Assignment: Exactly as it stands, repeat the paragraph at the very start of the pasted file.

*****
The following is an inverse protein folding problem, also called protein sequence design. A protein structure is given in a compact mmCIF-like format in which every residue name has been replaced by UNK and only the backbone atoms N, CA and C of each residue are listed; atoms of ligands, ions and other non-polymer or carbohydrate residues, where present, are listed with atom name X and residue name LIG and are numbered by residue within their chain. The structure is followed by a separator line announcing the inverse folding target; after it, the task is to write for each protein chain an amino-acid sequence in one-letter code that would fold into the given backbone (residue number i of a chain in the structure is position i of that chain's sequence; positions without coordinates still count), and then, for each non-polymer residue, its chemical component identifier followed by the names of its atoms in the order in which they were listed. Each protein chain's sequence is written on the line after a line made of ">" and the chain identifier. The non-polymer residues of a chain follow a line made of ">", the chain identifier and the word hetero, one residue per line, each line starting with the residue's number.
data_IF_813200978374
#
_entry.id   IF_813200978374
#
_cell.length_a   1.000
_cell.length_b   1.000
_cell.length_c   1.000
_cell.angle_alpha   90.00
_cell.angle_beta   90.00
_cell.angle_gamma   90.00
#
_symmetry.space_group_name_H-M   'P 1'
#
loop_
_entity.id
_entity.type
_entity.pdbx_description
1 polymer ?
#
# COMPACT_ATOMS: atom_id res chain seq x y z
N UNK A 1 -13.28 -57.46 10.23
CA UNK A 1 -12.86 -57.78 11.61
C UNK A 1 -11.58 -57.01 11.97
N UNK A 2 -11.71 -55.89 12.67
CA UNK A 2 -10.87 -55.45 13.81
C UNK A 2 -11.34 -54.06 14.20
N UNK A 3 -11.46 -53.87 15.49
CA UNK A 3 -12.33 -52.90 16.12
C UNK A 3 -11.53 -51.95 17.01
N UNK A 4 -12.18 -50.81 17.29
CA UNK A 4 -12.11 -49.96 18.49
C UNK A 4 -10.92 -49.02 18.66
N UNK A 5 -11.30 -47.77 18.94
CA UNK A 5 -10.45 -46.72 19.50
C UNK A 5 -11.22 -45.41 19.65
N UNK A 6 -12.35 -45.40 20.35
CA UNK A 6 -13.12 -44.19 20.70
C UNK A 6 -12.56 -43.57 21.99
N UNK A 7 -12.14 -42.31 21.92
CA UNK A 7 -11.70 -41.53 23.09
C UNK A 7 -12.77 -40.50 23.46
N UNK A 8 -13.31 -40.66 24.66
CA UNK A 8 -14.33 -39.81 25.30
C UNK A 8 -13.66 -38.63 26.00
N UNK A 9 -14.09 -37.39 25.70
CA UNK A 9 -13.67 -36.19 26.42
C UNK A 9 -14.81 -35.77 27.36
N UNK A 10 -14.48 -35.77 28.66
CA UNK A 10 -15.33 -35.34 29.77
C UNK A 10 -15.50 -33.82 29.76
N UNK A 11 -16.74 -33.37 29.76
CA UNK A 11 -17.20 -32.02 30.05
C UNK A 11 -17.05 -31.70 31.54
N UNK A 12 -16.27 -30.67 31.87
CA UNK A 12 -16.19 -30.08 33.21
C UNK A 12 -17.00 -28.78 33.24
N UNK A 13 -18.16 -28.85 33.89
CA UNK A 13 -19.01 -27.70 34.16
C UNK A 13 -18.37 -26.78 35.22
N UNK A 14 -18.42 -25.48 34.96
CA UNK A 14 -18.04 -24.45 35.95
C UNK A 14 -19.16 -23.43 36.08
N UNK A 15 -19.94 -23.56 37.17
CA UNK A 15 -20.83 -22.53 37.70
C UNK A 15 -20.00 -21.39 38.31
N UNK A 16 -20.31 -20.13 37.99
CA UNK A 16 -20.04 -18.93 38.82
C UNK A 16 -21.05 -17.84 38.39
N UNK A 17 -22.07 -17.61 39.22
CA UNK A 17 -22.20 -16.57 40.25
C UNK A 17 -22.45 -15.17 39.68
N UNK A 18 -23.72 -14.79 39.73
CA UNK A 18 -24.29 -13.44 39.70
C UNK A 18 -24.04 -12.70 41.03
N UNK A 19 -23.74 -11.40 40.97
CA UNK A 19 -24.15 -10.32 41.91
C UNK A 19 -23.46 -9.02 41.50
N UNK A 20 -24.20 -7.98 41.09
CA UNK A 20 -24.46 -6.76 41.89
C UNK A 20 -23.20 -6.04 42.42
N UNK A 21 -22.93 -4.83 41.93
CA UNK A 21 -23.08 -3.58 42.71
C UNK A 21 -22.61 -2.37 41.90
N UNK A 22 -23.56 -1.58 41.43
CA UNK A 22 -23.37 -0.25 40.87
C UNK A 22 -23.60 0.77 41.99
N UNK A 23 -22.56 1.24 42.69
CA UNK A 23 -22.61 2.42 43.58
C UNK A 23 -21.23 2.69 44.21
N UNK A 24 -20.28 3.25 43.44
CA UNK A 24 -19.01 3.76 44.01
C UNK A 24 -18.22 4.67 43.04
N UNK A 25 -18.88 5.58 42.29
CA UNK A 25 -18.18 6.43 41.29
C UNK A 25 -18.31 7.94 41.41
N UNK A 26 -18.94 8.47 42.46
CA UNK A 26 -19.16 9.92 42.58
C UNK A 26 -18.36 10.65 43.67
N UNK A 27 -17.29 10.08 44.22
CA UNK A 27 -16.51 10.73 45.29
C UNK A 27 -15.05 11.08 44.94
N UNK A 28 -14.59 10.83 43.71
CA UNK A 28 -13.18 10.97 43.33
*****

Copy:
The following is an inverse protein folding problem, also called protein sequence design. A protein structure is given in a compact mmCIF-like format in which every residue name has been replaced by UNK and only the backbone atoms N, CA and C of each residue are listed; atoms of ligands, ions and other non-polymer or carbohydrate residues, where present, are listed with atom name X and residue name LIG and are numbered by residue within their chain. The structure is followed by a separator line announcing the inverse folding target; after it, the task is to write for each protein chain an amino-acid sequence in one-letter code that would fold into the given backbone (residue number i of a chain in the structure is position i of that chain's sequence; positions without coordinates still count), and then, for each non-polymer residue, its chemical component identifier followed by the names of its atoms in the order in which they were listed. Each protein chain's sequence is written on the line after a line made of ">" and the chain identifier. The non-polymer residues of a chain follow a line made of ">", the chain identifier and the word hetero, one residue per line, each line starting with the residue's number.